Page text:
Tuesday, July 8, 2014

Aeronautics and October Sky

Tarleton’s Aeronautical Team recently placed 5th at the Texas CanSat competition, quite a feat for our university!  Their accomplishments reminded me of the book, October Sky, written by Homer Hickam, about four young men who, without prior training, succeed at making their own rockets.

current picture of Coalwood, WV 
 The setting for the autobiographical novel is in the coal mining town of Coalwood, West Virginia, during the 1950's when  our country was putting much effort into exploration of the space and rocketry.  It's hard to imagine the current Coalwood which has no post office, stores, schools, or railroad, that has only one church and a  few remaining aging people living in cookie-cutter type, company homes being caught up in a rocket-mania that lead to national acclaim.  

In the book, Hickam is a young man growing up in this remote, mountainous town populated by mostly coal miners who have very little interest in anything beyond taking care of their families through dangerous work in the mines.  Hickam has a strong interest in science and dreams of rockets, but his practical, hard-working coal miner father wants him to focus on a job in the mines.  His mother, however, encourages Homer to carry on even after he blows a hole in the family’s fence.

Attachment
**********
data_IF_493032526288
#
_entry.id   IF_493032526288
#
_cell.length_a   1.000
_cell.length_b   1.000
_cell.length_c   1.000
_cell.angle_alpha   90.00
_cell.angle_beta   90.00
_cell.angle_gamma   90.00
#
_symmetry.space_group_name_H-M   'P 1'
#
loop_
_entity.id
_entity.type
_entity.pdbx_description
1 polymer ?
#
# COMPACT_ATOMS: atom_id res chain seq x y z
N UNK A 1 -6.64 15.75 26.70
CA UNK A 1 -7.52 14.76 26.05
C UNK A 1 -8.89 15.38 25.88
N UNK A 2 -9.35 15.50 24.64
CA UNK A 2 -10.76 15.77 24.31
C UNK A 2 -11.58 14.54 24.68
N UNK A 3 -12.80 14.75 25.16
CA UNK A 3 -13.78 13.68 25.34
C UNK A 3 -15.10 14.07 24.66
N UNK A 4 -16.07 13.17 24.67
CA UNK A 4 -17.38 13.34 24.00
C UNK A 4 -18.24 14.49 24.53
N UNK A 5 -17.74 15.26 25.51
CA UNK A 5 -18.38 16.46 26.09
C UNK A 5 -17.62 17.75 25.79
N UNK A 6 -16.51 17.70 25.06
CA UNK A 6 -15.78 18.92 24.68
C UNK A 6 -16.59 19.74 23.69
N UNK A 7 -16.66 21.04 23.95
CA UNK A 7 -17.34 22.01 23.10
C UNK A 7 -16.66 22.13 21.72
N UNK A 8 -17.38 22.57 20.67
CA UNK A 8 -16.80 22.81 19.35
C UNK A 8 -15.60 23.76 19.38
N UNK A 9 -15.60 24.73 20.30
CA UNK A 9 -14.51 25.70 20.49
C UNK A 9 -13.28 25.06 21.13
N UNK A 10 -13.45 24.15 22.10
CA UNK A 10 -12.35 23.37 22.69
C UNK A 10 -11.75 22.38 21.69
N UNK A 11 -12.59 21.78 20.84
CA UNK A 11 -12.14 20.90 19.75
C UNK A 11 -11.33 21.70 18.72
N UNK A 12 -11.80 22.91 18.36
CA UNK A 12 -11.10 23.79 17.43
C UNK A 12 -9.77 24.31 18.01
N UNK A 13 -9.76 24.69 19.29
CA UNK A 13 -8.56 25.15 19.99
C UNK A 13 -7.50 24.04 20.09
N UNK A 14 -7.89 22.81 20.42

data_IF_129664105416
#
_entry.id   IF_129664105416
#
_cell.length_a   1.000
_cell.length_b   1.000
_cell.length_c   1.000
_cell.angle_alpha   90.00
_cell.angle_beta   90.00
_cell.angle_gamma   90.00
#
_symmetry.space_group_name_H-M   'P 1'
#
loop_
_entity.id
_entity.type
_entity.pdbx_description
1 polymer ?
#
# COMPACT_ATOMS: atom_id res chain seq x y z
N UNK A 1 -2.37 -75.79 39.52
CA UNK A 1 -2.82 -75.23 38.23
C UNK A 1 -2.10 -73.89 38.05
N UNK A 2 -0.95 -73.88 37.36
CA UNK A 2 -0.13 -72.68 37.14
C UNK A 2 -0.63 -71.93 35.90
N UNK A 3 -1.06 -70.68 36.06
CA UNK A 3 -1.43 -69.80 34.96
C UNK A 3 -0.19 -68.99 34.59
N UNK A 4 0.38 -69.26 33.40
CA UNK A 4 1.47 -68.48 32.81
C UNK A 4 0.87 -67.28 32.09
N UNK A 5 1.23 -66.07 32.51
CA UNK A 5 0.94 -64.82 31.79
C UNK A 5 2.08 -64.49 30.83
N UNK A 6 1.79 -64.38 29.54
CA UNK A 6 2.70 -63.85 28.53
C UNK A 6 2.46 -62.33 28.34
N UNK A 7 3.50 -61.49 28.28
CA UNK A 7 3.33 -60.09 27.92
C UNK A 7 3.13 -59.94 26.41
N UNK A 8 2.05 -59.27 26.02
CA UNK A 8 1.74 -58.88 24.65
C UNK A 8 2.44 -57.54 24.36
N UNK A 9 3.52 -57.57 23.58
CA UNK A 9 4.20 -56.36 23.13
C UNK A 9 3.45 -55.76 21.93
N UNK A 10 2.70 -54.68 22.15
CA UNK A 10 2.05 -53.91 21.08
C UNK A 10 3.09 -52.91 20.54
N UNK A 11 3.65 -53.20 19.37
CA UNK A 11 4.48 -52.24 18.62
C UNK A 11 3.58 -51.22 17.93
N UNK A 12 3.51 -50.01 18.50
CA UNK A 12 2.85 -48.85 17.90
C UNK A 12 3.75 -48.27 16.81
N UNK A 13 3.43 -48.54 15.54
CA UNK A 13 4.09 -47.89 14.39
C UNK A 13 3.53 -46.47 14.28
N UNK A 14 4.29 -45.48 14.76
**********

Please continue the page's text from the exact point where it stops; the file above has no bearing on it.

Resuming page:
The Rocket Boys, 2007
by Mike and Kim Daniels
Aspirations for young people to do anything more than replace parents in the mines are few, but Hickam’s far-sighted chemistry and physics teacher, Miss Riley, helps he and his group of friends (self-named “The Rocket Boys), to learn the science and math required to succeed at rocket-building.  Humdrum town life changes as locals pick up The Rocket Boys’ passion.  Enthusiastic towns-people turn out in large numbers to see the launching of some of the rockets built by these young men.  As The Rocket Boys' knowledge grows, their next challenge is to take their skills to the outside world.

The book was originally named Rocket Boys, however Universal Studios changed the name to October Sky (an anagram of Rocket Boys) when the story was made into a movie.  October Sky is often-read in book clubs and schools across the country.

Check out October Sky (Call number: PS3558.I224 O27 1999) from the Dick Smith Library to read this story yourself!

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